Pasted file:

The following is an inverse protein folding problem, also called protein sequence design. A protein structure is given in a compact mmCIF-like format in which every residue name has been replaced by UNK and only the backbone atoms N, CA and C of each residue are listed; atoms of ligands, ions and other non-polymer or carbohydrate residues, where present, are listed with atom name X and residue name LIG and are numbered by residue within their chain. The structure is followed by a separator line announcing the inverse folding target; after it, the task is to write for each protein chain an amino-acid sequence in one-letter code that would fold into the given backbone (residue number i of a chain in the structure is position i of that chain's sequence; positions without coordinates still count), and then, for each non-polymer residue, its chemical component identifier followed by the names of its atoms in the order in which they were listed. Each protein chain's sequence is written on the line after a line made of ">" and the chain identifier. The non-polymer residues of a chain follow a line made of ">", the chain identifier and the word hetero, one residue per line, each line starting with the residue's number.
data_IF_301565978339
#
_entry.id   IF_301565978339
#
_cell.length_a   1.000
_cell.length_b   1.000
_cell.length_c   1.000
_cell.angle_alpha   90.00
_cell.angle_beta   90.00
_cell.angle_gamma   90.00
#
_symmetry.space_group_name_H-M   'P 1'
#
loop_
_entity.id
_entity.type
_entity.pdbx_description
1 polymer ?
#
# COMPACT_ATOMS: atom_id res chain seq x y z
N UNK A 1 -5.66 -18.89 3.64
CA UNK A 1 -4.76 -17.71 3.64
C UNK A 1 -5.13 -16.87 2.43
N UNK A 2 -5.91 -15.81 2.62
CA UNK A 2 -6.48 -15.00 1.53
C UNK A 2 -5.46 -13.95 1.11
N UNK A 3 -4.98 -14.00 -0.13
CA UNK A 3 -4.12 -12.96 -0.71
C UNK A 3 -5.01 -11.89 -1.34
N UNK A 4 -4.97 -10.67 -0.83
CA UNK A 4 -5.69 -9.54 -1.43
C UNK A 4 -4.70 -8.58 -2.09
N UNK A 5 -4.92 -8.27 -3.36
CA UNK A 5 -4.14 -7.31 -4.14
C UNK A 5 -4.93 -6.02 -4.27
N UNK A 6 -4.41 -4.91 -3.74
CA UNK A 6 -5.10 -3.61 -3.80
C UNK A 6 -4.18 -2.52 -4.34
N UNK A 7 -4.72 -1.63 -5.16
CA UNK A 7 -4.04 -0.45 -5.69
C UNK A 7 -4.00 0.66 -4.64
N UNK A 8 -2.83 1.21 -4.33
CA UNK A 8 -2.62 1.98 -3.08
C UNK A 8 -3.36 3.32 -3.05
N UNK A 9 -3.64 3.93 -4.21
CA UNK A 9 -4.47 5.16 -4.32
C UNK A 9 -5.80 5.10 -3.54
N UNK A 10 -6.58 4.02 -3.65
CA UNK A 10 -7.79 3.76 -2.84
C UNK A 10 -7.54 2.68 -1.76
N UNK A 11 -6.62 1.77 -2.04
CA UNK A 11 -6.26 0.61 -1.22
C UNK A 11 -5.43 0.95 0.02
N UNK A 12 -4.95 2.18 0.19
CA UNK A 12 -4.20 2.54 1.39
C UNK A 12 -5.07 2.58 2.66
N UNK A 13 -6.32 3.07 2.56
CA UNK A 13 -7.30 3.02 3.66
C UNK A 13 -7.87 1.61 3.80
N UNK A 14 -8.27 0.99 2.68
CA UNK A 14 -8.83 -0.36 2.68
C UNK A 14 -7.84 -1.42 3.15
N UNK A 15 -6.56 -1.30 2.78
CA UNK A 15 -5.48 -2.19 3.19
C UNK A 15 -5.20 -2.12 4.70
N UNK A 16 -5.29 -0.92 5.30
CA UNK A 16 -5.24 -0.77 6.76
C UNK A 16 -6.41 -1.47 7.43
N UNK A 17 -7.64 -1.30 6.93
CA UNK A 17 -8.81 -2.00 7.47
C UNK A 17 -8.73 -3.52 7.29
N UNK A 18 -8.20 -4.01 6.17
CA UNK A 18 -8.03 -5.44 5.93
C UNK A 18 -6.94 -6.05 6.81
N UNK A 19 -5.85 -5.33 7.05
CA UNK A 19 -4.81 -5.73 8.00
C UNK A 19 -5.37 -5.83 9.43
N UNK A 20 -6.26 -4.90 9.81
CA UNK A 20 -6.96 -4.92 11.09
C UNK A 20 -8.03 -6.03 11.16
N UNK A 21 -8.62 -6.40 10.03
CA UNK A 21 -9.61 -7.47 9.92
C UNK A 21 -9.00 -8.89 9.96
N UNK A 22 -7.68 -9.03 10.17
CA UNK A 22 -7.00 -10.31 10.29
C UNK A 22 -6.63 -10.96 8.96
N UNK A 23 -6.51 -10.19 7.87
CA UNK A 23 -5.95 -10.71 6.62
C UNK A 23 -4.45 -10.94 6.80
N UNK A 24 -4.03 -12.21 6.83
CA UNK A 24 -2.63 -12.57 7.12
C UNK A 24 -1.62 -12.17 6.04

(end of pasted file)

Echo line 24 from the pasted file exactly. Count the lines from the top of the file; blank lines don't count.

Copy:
C UNK A 1 -5.13 -16.87 2.43